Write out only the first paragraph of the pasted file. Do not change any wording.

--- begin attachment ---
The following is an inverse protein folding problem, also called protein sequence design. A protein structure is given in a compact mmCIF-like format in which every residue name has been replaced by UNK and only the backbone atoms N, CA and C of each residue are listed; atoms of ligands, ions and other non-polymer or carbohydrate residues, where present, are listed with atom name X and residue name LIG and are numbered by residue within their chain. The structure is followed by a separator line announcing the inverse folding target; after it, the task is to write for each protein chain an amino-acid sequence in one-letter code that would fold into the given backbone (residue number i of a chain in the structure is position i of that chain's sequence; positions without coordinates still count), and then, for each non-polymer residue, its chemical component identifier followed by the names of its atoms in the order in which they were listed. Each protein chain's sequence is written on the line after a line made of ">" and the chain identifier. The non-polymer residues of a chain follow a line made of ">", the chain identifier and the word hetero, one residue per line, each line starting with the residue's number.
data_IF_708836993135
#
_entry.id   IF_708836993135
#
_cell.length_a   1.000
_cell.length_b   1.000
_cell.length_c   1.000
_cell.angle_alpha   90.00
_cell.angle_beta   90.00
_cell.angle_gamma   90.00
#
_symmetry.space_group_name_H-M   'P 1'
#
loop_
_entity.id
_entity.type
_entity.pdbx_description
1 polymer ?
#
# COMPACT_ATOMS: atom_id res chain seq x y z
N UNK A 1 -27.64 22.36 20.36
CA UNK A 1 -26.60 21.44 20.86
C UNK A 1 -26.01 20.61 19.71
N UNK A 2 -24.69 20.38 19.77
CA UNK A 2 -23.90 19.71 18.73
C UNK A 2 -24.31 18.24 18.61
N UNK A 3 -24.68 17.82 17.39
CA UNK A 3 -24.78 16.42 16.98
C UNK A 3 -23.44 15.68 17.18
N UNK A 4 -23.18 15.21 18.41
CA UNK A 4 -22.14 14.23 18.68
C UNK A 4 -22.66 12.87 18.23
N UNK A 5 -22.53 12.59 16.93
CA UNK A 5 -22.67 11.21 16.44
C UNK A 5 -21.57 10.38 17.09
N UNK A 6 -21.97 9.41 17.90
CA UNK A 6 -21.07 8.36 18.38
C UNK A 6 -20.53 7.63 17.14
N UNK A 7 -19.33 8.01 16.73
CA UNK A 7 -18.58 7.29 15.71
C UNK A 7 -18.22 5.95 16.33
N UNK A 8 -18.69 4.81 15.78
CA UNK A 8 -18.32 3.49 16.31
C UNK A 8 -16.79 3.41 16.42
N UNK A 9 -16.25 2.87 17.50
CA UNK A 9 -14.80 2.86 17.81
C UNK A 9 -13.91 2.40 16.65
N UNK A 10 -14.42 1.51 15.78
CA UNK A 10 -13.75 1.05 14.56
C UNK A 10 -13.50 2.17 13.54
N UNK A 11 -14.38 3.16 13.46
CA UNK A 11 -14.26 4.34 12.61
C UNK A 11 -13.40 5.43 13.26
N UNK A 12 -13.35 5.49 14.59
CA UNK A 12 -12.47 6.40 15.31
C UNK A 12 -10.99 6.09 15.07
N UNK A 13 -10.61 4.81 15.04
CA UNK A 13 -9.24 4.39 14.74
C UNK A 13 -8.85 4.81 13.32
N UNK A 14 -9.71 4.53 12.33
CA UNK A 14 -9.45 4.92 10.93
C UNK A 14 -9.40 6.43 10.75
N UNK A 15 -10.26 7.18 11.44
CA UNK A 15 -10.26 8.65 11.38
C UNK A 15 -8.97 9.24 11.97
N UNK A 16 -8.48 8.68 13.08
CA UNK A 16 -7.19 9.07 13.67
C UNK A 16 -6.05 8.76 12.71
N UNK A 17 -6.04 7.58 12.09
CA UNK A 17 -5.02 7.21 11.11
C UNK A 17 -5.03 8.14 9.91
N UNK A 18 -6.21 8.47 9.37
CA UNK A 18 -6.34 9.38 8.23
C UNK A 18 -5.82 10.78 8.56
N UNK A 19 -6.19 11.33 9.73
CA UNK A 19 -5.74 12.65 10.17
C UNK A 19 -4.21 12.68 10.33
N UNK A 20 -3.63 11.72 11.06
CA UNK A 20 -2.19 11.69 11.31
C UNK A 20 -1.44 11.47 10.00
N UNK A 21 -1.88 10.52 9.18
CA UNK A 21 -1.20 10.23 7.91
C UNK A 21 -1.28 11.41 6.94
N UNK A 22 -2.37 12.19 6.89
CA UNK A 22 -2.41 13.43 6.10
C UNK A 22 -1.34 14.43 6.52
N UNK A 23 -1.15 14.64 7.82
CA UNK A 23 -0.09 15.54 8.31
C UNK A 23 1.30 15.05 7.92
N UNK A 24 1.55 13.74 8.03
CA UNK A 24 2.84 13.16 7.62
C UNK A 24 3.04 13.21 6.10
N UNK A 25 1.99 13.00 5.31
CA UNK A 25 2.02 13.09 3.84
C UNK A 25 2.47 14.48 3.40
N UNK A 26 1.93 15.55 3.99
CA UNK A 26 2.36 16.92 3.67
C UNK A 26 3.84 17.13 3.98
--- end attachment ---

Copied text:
The following is an inverse protein folding problem, also called protein sequence design. A protein structure is given in a compact mmCIF-like format in which every residue name has been replaced by UNK and only the backbone atoms N, CA and C of each residue are listed; atoms of ligands, ions and other non-polymer or carbohydrate residues, where present, are listed with atom name X and residue name LIG and are numbered by residue within their chain. The structure is followed by a separator line announcing the inverse folding target; after it, the task is to write for each protein chain an amino-acid sequence in one-letter code that would fold into the given backbone (residue number i of a chain in the structure is position i of that chain's sequence; positions without coordinates still count), and then, for each non-polymer residue, its chemical component identifier followed by the names of its atoms in the order in which they were listed. Each protein chain's sequence is written on the line after a line made of ">" and the chain identifier. The non-polymer residues of a chain follow a line made of ">", the chain identifier and the word hetero, one residue per line, each line starting with the residue's number.